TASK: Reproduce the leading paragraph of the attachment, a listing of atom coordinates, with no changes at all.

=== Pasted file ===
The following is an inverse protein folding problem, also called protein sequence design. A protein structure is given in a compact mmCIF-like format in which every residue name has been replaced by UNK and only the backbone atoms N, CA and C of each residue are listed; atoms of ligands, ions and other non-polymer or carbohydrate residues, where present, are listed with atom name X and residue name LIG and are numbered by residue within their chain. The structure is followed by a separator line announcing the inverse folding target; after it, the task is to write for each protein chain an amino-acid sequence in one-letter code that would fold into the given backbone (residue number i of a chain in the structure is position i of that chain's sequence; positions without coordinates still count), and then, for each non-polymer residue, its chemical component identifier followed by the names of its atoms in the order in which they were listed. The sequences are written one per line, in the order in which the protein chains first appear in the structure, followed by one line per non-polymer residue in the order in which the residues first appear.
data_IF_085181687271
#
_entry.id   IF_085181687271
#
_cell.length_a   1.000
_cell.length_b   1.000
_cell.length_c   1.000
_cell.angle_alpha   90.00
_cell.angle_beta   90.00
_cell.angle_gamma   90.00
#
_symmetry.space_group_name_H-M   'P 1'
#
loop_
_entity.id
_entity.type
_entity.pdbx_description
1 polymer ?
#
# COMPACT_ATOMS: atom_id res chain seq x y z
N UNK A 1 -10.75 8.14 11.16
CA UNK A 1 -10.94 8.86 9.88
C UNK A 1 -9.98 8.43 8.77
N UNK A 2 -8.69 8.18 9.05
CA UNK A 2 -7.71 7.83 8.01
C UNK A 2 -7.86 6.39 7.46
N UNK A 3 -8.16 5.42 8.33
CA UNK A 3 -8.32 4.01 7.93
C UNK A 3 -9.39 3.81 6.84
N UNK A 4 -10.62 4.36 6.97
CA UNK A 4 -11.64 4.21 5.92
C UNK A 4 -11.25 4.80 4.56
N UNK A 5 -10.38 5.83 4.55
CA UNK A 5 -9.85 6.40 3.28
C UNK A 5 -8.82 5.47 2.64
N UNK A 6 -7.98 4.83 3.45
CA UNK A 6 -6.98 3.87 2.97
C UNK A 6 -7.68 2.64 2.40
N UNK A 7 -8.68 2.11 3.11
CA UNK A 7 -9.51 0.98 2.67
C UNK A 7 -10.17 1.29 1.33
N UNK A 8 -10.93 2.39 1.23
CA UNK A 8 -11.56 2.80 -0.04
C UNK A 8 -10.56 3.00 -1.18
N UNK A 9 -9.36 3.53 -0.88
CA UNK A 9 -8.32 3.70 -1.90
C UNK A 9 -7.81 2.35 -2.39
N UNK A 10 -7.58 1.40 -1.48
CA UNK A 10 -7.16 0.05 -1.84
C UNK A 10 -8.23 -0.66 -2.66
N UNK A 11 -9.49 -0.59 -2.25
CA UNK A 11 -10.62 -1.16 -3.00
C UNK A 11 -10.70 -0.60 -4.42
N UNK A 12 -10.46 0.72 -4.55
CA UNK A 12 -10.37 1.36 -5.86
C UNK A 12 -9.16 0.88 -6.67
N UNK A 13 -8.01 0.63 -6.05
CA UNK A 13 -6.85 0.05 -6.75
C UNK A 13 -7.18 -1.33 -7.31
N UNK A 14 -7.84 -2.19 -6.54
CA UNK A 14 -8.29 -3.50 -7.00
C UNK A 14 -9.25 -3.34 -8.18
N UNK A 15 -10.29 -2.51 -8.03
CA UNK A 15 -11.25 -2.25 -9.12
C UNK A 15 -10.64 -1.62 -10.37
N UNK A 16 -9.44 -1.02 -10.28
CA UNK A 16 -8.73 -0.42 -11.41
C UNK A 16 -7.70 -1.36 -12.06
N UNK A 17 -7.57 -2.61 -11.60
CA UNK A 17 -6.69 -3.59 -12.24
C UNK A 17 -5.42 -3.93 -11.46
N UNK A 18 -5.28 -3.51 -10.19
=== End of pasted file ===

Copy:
The following is an inverse protein folding problem, also called protein sequence design. A protein structure is given in a compact mmCIF-like format in which every residue name has been replaced by UNK and only the backbone atoms N, CA and C of each residue are listed; atoms of ligands, ions and other non-polymer or carbohydrate residues, where present, are listed with atom name X and residue name LIG and are numbered by residue within their chain. The structure is followed by a separator line announcing the inverse folding target; after it, the task is to write for each protein chain an amino-acid sequence in one-letter code that would fold into the given backbone (residue number i of a chain in the structure is position i of that chain's sequence; positions without coordinates still count), and then, for each non-polymer residue, its chemical component identifier followed by the names of its atoms in the order in which they were listed. The sequences are written one per line, in the order in which the protein chains first appear in the structure, followed by one line per non-polymer residue in the order in which the residues first appear.